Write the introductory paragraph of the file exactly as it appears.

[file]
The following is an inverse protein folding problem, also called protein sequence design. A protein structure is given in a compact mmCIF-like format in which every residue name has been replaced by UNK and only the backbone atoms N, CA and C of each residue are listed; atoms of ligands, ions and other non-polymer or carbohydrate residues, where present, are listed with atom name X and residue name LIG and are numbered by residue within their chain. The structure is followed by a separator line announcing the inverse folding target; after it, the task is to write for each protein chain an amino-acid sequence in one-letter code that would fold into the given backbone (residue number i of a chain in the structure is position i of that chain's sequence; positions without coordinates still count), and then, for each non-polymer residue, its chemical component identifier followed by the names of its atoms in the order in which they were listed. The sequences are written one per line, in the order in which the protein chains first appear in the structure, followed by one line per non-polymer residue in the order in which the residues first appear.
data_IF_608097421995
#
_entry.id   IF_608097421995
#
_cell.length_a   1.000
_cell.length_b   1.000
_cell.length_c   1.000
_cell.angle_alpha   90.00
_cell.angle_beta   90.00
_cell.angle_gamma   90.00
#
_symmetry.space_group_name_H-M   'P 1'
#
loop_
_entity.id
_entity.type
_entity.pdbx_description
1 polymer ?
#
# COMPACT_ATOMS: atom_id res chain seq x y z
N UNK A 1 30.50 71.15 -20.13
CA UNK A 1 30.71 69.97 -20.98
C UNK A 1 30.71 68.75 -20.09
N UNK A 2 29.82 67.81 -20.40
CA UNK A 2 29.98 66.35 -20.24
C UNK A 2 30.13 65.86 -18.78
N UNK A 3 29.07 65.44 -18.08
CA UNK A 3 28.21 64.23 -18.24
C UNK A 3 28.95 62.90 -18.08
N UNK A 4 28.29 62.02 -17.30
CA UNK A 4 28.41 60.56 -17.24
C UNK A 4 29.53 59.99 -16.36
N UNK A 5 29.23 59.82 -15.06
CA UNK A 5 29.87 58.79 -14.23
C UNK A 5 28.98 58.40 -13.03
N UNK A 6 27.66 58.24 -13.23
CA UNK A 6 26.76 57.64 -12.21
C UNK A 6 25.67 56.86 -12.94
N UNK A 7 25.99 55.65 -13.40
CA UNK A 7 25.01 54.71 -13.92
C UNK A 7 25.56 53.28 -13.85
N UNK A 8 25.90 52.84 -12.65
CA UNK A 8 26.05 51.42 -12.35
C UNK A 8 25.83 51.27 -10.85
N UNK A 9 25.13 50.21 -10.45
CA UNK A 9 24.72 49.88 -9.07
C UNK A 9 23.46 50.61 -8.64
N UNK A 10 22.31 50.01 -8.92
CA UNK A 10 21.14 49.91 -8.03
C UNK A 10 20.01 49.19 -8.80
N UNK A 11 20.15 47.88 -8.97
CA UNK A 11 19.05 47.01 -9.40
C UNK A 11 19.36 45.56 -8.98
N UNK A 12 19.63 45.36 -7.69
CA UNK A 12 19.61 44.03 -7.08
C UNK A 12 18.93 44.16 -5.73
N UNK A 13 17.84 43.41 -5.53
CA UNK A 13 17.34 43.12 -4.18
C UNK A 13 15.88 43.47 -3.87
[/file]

The following is an inverse protein folding problem, also called protein sequence design. A protein structure is given in a compact mmCIF-like format in which every residue name has been replaced by UNK and only the backbone atoms N, CA and C of each residue are listed; atoms of ligands, ions and other non-polymer or carbohydrate residues, where present, are listed with atom name X and residue name LIG and are numbered by residue within their chain. The structure is followed by a separator line announcing the inverse folding target; after it, the task is to write for each protein chain an amino-acid sequence in one-letter code that would fold into the given backbone (residue number i of a chain in the structure is position i of that chain's sequence; positions without coordinates still count), and then, for each non-polymer residue, its chemical component identifier followed by the names of its atoms in the order in which they were listed. The sequences are written one per line, in the order in which the protein chains first appear in the structure, followed by one line per non-polymer residue in the order in which the residues first appear.